Whatever happens with the interest rates, the 22-year-old YVCC student said it’s the price required to get an education. He plans on signing up for the nursing program offered at the college through WSU and anticipates taking out his first loans soon.

“Later on, it will pay off,” said the older brother. “I’m not scared; I think I can manage.”

At Toppenish’s Heritage University, reaction to the government’s proposal was a mixed. Financial Aid Director Oscar Verduzco called these new rates “more consistent” and “more transparent — something that wasn’t there before for student borrowers.”

He said chatter and questions from students about the rates has been minimal this summer, but he expects inquiries to pick up once fall semester begins at the private university.

University spokesperson David Wise called it “better than the current situation we’re in” by reducing the interest rate for the immediate future. However, the idea of connecting these interest rates to 10-year Treasury bonds was something he said he would not have done.

“I think long term we would have liked something that’s tied in with a fixed rate,” he said.

Piedad Alcala, a 25-year-old medical biology student at Heritage, has taken out around $20,000 in student loans and plans to take more out as she prepares to sign up for the school’s new physician assistant program next year.

Now entering her fourth year at Heritage, the Yakima resident said she worries just how high rates could climb under this new measure.

“If they raise (rates) to a certain amount, that would be fine,” said Alcala. “But if they’re not fixed, that would be a problem.”

“I will certainly take advantage” of the lower rates, said Heritage student Collete Flinkfelt, who already has about $16,000 in student loan debt and still has two more years in her nursing program. The problem she sees is for future students, who may face uncertainty again as to where rates will be.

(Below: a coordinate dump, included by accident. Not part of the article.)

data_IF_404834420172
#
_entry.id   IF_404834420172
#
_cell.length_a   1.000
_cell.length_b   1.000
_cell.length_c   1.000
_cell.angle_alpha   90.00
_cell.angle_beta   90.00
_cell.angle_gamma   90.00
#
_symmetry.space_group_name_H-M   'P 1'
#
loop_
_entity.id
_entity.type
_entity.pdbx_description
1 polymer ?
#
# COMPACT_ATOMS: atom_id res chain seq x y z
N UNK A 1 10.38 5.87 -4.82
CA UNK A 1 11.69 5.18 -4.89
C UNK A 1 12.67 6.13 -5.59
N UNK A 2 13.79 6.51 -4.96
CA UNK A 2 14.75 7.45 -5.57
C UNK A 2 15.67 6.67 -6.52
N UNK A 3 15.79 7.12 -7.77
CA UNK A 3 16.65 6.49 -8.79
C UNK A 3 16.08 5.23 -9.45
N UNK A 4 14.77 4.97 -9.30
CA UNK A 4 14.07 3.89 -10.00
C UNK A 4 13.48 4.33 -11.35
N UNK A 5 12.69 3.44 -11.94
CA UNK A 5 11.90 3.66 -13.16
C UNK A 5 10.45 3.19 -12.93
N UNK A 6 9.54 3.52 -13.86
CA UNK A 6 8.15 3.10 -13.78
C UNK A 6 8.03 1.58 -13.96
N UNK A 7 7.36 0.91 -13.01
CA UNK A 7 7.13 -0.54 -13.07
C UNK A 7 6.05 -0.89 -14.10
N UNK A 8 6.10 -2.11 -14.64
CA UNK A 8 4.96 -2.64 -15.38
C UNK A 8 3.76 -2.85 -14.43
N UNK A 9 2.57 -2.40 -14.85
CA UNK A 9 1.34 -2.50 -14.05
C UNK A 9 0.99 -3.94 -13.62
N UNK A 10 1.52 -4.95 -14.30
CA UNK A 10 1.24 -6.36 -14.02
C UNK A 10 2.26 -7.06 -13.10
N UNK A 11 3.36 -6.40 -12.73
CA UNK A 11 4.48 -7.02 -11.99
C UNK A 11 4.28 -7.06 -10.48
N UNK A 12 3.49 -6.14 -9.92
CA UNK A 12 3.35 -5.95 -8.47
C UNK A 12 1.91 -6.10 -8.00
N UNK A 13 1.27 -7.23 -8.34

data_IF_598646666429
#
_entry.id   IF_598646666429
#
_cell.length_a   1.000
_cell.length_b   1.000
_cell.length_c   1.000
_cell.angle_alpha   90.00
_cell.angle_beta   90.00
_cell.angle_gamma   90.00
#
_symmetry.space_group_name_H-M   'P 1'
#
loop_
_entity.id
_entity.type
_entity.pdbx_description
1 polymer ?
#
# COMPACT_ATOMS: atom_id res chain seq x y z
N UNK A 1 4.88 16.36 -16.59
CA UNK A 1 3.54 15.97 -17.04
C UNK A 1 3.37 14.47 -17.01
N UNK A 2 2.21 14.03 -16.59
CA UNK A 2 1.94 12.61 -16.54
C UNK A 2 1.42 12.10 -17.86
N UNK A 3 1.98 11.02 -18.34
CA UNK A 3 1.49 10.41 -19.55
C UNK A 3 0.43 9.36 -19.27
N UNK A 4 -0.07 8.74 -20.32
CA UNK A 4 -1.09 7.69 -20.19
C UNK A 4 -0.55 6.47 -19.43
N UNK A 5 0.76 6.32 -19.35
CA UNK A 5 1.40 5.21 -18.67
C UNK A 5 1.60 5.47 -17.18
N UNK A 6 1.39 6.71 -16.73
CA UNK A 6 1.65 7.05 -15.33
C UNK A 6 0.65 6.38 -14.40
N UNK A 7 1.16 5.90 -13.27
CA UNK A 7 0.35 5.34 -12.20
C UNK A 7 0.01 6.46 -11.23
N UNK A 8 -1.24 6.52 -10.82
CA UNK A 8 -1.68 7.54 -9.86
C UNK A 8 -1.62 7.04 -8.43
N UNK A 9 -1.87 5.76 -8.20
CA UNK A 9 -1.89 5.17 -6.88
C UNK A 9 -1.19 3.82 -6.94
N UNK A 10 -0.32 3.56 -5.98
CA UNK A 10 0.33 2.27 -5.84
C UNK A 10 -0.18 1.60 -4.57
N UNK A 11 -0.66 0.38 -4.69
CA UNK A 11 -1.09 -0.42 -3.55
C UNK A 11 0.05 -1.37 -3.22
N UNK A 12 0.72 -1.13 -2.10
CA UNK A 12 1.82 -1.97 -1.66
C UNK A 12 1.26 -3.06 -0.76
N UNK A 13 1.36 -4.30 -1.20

“People will need to explore all options,” said Flinkfelt, wondering if more students may need to balance full-time jobs and school, choose a more financially stable major over one they may prefer or put off school altogether. Flinkfelt herself put off school for years to raise a family and is now on her way to earning a degree in her 50s.

Up at Central Washington University, school officials said news out of the nation’s capital was welcome relief. Central had a full-time enrollment of about 9,800 students for the 2012-13 school year.

“We’d like loan rates to stay as low as possible in order to make education as affordable as possible,” said university spokesperson Linda Schactler. She said the school will keep an eye on loan rates for the foreseeable future as CWU believes “affordability and predictability” are the keys for a successful loan program.

For some students there, borrowing never happened. Sarah Gorak, who recently graduated from CWU without taking loans, said it was a relief not to have debt. As a music major, she said many students have to take more than four years to complete the program, a burden on some of her friends’ financial statuses.

“Because of the nature of the degree, they get stuck and have to pay more,” said the Renton native. With the uncertainty of what will come out of the loan debate in Washington, D.C., Gorak said she could not be happier graduating debt-free.

“That’s why I’m glad to be out of school,” she said.